Engineers in the social sector

Jobs are evolving in step with a world that is continuously evolving. For many in today’s generation, it is no longer about finding a stable job that pays well and one that they will continue doing for the next 20 years. For them, it is much more about finding meaning in their work and wanting to see the difference their work can make to an organisation, the larger world and hence, themselves.

Engineers have traditionally been drawn to either the manufacturing set-ups, or in the more recent past, Information Technology (IT) organisations. At the IT firms, many of the engineers are required to code, test or support software applications. This does not leverage their engineering specialisation and many engineers get disillusioned soon.

They feel stuck in their jobs and don’t find value in their work. The four rigorous years spent studying disciplines like mechanical engineering seem like a waste. There are of course a lucky few who do get to be functional analysts or domain specialists, but their number remains less.

Then, of course, there is the question of interest. Many engineers enjoy teaching not only at graduate and postgraduate levels, but even at elementary schools. I often see engaged engineers deriving a lot of happiness in explaining the workings of a car engine to a student of Class 6 or 8. Engineers typically enjoy analysis, systems thinking and order, and strive to make the complex sounding ideas of science and maths interesting to the general populace, children included.

Applying well

These engineers can make excellent teachers. This is also probably one of the reasons why the last few years have seen a spike in fellowships and programmes that offer experienced engineers a chance at teaching. These are opportunities where many find more fulfilment than their regular corporate jobs.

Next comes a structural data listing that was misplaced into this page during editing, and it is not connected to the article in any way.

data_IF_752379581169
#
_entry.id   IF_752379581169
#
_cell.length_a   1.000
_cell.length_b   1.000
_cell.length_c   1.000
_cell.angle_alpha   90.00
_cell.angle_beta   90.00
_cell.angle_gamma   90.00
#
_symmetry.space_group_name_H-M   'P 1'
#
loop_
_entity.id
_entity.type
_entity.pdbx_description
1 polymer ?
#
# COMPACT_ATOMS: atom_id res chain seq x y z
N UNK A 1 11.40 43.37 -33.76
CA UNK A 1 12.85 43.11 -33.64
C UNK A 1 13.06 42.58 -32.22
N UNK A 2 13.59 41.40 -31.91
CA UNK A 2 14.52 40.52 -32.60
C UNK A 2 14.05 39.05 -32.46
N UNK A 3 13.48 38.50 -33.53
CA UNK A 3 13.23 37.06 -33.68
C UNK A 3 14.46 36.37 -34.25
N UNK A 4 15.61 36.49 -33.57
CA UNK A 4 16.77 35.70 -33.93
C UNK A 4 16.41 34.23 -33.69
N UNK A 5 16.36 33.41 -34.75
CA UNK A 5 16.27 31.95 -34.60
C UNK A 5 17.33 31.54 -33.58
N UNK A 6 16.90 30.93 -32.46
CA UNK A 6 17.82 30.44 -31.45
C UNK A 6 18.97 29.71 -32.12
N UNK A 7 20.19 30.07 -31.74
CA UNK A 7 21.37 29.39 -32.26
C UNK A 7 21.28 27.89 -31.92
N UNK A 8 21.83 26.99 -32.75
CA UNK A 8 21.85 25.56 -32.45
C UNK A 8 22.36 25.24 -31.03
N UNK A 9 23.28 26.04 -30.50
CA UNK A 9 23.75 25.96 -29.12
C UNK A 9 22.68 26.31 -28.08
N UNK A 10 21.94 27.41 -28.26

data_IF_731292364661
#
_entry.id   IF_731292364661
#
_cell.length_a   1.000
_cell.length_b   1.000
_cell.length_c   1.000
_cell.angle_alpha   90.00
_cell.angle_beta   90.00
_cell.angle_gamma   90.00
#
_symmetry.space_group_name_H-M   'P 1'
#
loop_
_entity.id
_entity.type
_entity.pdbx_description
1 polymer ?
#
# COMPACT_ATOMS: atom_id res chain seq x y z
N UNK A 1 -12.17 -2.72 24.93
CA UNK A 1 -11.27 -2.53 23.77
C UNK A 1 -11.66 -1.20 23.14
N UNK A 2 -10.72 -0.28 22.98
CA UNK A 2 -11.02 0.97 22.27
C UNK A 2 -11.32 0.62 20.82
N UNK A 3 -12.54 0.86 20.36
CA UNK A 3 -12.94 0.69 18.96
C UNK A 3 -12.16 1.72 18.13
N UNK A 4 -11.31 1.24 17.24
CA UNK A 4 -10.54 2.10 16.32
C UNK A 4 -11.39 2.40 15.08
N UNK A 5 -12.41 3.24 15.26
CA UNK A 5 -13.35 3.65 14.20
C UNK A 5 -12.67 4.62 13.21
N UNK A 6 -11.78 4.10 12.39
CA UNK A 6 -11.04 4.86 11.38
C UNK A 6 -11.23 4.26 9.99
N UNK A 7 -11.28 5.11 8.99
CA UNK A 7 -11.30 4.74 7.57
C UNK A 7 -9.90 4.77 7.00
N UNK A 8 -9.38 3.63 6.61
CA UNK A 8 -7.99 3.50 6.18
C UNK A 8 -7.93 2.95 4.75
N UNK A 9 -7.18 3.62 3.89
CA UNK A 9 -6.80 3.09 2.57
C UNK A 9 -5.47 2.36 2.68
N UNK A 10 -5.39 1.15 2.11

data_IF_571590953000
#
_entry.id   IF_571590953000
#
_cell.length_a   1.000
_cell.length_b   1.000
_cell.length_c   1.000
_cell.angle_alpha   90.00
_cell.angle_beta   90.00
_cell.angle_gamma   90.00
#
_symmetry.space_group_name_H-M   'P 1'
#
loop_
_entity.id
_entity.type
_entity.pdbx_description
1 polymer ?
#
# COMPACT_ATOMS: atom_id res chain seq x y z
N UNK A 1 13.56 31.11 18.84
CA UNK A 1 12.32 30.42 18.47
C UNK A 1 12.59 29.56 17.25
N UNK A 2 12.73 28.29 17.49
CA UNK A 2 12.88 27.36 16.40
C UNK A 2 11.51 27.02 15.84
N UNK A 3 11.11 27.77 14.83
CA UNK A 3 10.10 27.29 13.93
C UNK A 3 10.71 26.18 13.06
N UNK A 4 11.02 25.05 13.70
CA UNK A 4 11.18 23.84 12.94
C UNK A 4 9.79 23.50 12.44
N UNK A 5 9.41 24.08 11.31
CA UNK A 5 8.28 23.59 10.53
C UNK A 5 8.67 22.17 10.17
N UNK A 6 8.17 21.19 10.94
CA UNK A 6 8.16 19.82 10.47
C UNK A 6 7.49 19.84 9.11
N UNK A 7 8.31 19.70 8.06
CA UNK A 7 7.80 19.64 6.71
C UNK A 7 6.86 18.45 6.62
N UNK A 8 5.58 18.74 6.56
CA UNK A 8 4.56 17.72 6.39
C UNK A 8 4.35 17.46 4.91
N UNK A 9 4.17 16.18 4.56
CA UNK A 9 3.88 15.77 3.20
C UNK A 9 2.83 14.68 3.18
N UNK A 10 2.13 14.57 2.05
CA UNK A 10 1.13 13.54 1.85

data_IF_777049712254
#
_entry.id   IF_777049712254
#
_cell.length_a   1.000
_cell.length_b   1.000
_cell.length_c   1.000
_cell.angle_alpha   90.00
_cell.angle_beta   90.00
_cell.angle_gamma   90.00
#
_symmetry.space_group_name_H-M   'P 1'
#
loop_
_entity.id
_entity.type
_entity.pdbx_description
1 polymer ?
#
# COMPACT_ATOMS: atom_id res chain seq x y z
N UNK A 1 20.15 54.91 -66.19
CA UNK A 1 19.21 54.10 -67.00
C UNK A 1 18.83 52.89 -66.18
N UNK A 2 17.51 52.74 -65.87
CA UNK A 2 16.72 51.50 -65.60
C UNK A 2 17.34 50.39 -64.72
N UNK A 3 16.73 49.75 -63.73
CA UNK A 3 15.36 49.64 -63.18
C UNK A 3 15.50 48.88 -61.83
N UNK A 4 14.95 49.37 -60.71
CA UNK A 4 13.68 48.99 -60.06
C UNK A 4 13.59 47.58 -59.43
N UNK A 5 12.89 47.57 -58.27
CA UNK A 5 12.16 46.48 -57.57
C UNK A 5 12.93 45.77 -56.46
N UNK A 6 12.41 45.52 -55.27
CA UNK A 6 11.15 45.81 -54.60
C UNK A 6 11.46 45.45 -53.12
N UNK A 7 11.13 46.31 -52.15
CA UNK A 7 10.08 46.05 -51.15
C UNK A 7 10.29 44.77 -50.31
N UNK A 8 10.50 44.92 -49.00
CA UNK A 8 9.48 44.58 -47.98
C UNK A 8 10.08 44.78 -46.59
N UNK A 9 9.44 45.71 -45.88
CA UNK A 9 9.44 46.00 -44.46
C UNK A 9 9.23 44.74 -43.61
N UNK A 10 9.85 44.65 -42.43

Over the past six years, we have seen many engineers transform into excellent teachers and teacher educators - their ability to connect with the classroom has been nothing short of extraordinary. The discipline of engineering is built on the fundamentals of maths and science, the very basic subjects of school education. Good engineers never lose touch with these basics. The ‘application’ layer of engineering built on the strong ‘theoretical underpinnings’ of science make engineers a very formidable force in teaching at schools.

A civil engineer will not teach the Pythagoras theorem as a mere formula; she will relate it to its use in measuring elevation for instance and help students understand the theorem and its application. Similarly while teaching Physics, an electrical engineer will easily relate the concept of electromagnetism to generators and motors. Again a concept that children can relate to easily. This is one of the main reasons why we see engineers turn into engaged teachers in a classroom.

After all, what is the point of studying a concept in science or maths if it remains a mere chapter in a book with no relation to real life?

While running behind ‘engineering’ or ‘technology’ jobs, many fresh engineers fail to look at the world around. They fail to look at other career choices that are beyond the traditional. The development sector has many possibilities where an engineer can learn, contribute and make a meaningful impact on the world around.

The development sector currently offers many opportunities to understand the public education system and help improve it ground up. Fresh engineers can engage with government school teachers in rural India, engaging in a dialogue with them, learning from them and sharing knowledge. For fresh engineers, these are not just job opportunities, but a chance to learn, grow and contribute to the world of tomorrow.

Engineering has always been equated with nation building. In an era when we all seek a better world to live in, what better way than to contribute to the building of that better world, a world that provides an equal opportunity to everyone.

(The author is chief people officer, Azim Premji Foundation, Bengaluru)

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